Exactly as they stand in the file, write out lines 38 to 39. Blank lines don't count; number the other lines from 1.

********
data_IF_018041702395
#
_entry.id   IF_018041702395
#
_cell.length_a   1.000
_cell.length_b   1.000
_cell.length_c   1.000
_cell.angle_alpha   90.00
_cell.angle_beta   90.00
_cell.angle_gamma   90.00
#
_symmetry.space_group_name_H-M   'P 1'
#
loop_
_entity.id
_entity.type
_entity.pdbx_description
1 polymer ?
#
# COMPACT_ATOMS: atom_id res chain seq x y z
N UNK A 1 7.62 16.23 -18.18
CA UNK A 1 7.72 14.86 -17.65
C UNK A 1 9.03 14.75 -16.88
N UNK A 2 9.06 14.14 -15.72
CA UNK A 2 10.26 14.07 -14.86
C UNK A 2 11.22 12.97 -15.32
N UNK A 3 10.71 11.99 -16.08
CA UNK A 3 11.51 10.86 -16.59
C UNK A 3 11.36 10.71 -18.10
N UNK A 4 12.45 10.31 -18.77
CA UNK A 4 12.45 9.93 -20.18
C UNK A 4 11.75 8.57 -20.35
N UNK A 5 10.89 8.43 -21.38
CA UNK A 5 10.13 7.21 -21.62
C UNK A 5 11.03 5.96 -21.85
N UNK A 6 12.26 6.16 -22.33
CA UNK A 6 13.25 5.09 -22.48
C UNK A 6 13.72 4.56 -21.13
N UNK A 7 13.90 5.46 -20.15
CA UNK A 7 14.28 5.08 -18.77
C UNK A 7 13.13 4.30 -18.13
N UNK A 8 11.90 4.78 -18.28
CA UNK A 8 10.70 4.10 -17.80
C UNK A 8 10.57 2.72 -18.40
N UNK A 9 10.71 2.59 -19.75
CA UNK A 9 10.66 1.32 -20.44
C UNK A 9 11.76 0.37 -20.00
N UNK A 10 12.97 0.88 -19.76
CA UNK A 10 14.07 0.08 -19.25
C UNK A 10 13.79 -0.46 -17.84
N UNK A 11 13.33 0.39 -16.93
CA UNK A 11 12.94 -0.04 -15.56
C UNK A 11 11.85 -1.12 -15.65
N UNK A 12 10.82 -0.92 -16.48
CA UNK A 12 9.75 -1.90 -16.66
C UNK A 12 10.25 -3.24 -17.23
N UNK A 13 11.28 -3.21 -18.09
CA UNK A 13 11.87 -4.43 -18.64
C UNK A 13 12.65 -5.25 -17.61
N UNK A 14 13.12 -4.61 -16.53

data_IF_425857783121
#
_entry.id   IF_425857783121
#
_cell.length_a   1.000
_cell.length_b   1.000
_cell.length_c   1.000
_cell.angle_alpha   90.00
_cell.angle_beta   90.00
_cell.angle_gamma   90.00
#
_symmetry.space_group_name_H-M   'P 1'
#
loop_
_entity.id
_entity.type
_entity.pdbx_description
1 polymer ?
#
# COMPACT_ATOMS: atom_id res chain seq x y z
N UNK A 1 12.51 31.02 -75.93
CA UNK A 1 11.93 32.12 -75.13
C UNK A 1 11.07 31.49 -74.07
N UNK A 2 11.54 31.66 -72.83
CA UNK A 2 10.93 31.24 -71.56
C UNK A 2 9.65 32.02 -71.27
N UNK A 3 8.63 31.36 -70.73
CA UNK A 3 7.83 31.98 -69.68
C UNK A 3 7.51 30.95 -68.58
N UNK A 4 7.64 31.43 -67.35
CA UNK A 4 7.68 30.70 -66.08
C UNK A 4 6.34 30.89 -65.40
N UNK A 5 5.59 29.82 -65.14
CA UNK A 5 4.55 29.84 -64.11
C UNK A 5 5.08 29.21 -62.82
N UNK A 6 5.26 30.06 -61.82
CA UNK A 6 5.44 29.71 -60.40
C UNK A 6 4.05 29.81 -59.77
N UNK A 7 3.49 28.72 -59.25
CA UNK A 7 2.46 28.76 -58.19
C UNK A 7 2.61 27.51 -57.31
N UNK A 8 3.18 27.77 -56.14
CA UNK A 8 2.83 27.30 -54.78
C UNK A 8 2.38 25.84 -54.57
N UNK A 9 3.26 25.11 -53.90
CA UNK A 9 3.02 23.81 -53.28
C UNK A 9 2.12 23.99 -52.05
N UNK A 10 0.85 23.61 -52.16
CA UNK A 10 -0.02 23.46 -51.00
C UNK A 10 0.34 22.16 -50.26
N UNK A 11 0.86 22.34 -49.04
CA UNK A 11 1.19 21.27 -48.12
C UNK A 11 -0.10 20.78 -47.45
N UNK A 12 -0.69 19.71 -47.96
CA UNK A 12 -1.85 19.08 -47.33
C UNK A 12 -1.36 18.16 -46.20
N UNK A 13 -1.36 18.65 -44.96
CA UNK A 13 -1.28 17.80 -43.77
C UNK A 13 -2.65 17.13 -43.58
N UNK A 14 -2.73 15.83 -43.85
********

C UNK A 6 13.72 4.56 -21.13
N UNK A 7 13.90 5.46 -20.15